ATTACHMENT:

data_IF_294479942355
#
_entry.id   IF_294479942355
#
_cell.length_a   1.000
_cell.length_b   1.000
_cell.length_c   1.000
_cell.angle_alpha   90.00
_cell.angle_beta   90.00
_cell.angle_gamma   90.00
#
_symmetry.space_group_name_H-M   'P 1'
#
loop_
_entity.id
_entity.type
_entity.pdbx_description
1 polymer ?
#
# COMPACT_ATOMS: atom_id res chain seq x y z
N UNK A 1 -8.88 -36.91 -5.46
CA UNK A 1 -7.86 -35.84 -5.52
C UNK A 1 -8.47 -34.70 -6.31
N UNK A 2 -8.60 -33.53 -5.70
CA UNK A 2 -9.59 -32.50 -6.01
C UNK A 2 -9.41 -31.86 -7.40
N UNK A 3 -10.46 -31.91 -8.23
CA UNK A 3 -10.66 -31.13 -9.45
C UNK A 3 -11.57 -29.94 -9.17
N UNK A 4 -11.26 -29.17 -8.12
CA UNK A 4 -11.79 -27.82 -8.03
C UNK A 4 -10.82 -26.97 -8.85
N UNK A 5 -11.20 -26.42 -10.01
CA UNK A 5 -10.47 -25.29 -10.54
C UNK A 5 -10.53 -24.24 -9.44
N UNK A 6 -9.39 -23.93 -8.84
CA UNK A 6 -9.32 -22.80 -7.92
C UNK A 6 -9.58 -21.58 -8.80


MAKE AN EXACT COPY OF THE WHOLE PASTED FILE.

data_IF_294479942355
#
_entry.id   IF_294479942355
#
_cell.length_a   1.000
_cell.length_b   1.000
_cell.length_c   1.000
_cell.angle_alpha   90.00
_cell.angle_beta   90.00
_cell.angle_gamma   90.00
#
_symmetry.space_group_name_H-M   'P 1'
#
loop_
_entity.id
_entity.type
_entity.pdbx_description
1 polymer ?
#
# COMPACT_ATOMS: atom_id res chain seq x y z
N UNK A 1 -8.88 -36.91 -5.46
CA UNK A 1 -7.86 -35.84 -5.52
C UNK A 1 -8.47 -34.70 -6.31
N UNK A 2 -8.60 -33.53 -5.70
CA UNK A 2 -9.59 -32.50 -6.01
C UNK A 2 -9.41 -31.86 -7.40
N UNK A 3 -10.46 -31.91 -8.23
CA UNK A 3 -10.66 -31.13 -9.45
C UNK A 3 -11.57 -29.94 -9.17
N UNK A 4 -11.26 -29.17 -8.12
CA UNK A 4 -11.79 -27.82 -8.03
C UNK A 4 -10.82 -26.97 -8.85
N UNK A 5 -11.20 -26.42 -10.01
CA UNK A 5 -10.47 -25.29 -10.54
C UNK A 5 -10.53 -24.24 -9.44
N UNK A 6 -9.39 -23.93 -8.84
CA UNK A 6 -9.32 -22.80 -7.92
C UNK A 6 -9.58 -21.58 -8.80